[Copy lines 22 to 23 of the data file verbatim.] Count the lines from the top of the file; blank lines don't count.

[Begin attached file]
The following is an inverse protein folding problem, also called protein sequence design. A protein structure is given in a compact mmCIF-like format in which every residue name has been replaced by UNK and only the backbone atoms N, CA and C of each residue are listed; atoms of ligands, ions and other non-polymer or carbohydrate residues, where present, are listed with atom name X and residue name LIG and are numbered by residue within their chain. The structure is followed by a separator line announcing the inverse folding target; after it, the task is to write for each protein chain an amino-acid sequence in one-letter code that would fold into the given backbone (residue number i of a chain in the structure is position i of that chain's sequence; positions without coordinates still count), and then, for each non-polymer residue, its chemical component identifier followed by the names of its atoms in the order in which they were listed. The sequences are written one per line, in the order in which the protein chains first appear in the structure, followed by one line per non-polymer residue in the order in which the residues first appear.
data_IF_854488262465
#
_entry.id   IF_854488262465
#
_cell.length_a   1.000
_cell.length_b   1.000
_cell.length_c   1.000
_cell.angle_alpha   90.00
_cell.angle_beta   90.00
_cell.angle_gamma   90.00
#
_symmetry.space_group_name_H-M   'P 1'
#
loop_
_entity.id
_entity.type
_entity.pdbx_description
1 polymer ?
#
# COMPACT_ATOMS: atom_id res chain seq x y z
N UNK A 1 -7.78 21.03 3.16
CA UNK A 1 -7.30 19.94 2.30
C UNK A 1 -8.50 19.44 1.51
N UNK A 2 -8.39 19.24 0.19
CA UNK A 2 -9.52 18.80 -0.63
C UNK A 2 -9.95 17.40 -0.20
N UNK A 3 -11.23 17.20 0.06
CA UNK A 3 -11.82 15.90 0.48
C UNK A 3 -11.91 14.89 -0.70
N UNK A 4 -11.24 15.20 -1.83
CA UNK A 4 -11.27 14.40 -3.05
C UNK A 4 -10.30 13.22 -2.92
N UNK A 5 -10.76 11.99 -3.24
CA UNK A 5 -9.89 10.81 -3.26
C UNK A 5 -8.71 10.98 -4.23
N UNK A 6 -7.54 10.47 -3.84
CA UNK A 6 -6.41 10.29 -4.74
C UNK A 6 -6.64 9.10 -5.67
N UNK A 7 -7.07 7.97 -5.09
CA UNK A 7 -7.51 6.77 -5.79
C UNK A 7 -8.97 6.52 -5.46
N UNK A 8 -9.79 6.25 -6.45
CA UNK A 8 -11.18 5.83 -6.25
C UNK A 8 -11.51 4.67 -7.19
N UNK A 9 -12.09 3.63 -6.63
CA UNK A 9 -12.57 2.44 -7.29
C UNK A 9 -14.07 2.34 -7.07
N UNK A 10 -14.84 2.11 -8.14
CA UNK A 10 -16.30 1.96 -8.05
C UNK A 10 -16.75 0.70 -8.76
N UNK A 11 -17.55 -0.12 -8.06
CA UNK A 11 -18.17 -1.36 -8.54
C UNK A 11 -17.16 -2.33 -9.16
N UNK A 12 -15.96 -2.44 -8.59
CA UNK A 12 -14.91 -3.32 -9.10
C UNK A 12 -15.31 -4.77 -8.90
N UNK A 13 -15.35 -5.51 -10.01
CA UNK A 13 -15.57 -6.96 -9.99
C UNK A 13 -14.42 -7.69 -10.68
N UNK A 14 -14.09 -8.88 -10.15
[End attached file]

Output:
N UNK A 1 -7.78 21.03 3.16
CA UNK A 1 -7.30 19.94 2.30